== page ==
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The reversed social gradient: higher breast cancer mortality in the higher educated compared to lower educated. A comparison of 11 European populations during the 1990s


Strand, B H; Kunst, A; Huisman, M; Menvielle, G; Glickman, M; Bopp, M; Borell, C; Borgan, J K; Costa, G; Deboosere, P; Regidor, E; Valkonen, T; Mackenbach, J P (2007). The reversed social gradient: higher breast cancer mortality in the higher educated compared to lower educated. A comparison of 11 European populations during the 1990s. European Journal of Cancer, 43(7):1200-1207.

Abstract

Higher socioeconomic position has been reported to be associated with increased risk of breast cancer mortality. Our aim was to see if this is consistently observed within 11 European populations in the 1990s. Longitudinal data on breast cancer mortality by educational level and marital status were obtained for Finland, Norway, Denmark, England and Wales, Belgium, France, Switzerland, Austria, Turin, Barcelona and Madrid. The relationship between breast cancer mortality and education was summarised by means of the relative index of inequality. A positive association was found in all populations, except for Finland, France and Barcelona. Overall, women with a higher educational level had approximately 15% greater risk of dying from breast cancer than those with lower education. This was observed both among never- and ever-married women. The greater risk of breast cancer mortality among women with a higher level of education was a persistent and generalised phenomenon in Europe in the 1990s.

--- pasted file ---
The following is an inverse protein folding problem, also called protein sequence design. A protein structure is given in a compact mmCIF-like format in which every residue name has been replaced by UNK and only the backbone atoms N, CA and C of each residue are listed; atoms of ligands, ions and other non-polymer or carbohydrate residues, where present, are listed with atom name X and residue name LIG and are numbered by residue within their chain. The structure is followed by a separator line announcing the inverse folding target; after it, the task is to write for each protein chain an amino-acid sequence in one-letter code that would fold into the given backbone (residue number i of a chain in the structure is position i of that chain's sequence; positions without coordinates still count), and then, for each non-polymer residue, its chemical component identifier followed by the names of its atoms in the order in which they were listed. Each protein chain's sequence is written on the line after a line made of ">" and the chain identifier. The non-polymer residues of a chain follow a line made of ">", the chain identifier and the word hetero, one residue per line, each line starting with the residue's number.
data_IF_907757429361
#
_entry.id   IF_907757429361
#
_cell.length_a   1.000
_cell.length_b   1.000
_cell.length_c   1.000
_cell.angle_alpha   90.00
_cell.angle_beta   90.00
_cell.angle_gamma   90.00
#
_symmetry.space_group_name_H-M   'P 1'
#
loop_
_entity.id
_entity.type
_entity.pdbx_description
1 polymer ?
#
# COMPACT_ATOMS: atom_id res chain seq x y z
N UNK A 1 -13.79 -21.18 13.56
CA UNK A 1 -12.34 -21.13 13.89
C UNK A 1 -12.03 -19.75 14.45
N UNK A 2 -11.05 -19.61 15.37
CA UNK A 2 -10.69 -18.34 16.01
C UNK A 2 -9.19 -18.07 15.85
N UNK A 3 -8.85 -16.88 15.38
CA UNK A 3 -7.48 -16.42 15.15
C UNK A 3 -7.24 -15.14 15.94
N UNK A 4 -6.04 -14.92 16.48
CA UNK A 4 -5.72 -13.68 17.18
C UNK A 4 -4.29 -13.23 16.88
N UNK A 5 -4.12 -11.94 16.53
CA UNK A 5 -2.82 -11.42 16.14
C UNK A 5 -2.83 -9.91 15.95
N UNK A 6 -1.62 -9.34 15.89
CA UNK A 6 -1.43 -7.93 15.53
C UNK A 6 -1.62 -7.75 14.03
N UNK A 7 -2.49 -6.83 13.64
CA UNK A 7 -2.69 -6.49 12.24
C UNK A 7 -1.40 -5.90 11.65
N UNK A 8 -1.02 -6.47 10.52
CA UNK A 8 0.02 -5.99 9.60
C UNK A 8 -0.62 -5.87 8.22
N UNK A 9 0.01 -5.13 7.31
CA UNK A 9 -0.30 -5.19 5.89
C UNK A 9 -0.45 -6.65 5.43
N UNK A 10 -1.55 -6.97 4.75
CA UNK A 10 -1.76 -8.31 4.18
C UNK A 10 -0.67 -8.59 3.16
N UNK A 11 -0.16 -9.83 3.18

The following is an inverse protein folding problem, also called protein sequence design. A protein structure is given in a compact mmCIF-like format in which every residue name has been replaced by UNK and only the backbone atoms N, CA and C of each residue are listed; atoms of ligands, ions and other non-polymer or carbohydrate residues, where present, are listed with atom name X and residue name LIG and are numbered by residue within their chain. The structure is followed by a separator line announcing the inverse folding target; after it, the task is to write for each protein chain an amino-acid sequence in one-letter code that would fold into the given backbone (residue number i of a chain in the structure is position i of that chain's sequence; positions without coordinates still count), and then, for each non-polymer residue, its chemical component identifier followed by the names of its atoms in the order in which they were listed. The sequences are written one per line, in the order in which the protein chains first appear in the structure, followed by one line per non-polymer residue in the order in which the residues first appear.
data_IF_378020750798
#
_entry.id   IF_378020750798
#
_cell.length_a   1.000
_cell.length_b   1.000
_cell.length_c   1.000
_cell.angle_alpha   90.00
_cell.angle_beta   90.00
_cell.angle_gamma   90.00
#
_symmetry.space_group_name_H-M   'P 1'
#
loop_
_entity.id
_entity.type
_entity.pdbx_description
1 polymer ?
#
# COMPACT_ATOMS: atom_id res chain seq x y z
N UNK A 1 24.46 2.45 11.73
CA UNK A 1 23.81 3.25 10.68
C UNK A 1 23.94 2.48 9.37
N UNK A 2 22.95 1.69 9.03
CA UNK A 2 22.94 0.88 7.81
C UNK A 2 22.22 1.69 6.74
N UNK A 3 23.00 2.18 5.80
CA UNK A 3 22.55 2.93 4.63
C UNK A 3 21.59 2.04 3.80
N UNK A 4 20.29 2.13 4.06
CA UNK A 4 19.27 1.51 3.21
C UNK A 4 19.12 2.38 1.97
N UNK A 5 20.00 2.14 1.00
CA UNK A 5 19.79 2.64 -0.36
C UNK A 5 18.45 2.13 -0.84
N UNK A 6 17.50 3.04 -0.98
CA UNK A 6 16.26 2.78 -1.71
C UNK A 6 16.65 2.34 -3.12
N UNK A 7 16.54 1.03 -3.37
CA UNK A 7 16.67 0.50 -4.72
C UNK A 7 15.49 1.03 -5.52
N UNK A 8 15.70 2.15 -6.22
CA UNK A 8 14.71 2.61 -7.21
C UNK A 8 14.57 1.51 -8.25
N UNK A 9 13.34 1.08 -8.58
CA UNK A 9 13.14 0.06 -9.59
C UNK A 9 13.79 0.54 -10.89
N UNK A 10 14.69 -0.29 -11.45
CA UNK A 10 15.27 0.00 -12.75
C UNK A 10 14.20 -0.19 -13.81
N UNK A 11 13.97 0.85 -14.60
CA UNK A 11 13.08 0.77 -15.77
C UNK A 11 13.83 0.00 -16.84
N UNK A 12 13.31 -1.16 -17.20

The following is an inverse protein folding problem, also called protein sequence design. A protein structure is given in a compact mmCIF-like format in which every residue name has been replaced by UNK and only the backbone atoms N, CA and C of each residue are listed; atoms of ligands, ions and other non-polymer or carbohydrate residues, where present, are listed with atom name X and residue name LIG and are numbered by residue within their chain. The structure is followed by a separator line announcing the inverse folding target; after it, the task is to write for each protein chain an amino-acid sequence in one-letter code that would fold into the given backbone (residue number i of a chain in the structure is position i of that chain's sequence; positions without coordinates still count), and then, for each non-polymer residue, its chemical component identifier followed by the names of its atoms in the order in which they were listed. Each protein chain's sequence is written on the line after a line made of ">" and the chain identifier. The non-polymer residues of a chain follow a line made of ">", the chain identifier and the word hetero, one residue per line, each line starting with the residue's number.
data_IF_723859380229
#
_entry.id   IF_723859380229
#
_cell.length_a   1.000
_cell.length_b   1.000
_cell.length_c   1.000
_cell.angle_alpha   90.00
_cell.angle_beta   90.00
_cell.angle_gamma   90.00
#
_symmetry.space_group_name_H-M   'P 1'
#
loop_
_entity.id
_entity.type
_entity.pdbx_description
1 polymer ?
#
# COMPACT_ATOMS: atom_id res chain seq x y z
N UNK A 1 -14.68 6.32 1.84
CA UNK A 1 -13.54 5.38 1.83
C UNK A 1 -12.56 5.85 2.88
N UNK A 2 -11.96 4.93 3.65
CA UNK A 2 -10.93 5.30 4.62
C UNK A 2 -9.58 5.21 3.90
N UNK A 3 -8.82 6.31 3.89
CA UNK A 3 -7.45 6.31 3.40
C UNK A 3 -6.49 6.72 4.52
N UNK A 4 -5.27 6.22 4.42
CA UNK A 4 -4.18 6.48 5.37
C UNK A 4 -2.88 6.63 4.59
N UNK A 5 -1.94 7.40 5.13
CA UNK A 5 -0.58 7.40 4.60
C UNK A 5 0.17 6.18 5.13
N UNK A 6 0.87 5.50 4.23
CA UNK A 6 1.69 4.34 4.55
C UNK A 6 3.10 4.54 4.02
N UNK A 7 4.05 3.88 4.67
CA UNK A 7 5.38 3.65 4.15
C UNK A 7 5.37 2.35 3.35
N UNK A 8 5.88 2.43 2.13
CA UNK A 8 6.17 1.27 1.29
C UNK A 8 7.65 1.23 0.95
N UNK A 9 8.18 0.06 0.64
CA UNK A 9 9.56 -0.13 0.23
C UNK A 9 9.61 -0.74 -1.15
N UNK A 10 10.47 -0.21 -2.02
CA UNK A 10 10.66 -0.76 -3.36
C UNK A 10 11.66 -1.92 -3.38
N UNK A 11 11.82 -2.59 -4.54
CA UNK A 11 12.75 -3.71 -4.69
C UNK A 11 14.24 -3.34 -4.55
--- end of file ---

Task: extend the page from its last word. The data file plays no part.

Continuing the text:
Abstract

Higher socioeconomic position has been reported to be associated with increased risk of breast cancer mortality. Our aim was to see if this is consistently observed within 11 European populations in the 1990s. Longitudinal data on breast cancer mortality by educational level and marital status were obtained for Finland, Norway, Denmark, England and Wales, Belgium, France, Switzerland, Austria, Turin, Barcelona and Madrid. The relationship between breast cancer mortality and education was summarised by means of the relative index of inequality. A positive association was found in all populations, except for Finland, France and Barcelona. Overall, women with a higher educational level had approximately 15% greater risk of dying from breast cancer than those with lower education. This was observed both among never- and ever-married women. The greater risk of breast cancer mortality among women with a higher level of education was a persistent and generalised phenomenon in Europe in the 1990s.

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Additional indexing

Item Type:Journal Article, refereed, original work
Communities & Collections:04 Faculty of Medicine > Epidemiology, Biostatistics and Prevention Institute (EBPI)
Dewey Decimal Classification:610 Medicine & health
Language:English
Date:2007
Deposited On:30 Mar 2009 08:54
Last Modified:06 Dec 2017 19:16
Publisher:Elsevier
ISSN:0959-8049
Publisher DOI:https://doi.org/10.1016/j.ejca.2007.01.021
PubMed ID:17331712

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